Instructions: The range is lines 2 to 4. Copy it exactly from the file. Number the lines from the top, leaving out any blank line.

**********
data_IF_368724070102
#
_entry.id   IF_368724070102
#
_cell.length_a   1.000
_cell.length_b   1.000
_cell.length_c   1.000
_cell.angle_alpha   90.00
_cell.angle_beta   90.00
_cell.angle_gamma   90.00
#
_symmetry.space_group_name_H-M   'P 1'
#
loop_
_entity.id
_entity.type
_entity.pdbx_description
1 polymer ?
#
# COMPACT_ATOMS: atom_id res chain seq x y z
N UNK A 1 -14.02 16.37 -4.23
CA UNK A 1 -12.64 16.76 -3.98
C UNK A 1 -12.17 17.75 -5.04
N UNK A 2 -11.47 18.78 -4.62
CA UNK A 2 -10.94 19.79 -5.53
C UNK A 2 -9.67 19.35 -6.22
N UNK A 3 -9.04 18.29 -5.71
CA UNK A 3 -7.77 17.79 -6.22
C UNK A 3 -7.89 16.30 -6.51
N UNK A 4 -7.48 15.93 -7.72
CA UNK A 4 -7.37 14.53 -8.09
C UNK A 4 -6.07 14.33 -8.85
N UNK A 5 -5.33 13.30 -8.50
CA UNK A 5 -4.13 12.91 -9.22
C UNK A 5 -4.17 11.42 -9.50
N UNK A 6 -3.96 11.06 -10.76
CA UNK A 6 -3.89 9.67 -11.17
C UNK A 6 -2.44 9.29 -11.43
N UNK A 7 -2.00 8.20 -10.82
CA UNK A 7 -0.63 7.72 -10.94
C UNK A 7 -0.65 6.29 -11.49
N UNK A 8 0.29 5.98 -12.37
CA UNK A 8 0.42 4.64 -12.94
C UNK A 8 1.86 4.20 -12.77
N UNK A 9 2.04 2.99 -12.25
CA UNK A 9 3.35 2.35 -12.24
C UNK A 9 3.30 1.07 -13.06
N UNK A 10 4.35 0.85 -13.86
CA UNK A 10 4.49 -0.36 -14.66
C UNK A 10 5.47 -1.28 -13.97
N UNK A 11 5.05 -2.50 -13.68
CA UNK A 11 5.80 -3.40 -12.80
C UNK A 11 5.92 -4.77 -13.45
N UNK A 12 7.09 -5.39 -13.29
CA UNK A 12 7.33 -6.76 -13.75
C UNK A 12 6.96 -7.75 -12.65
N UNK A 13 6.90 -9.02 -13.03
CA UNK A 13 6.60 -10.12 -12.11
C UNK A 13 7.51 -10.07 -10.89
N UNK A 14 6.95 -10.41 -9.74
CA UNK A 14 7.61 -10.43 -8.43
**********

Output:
#
_entry.id   IF_368724070102
#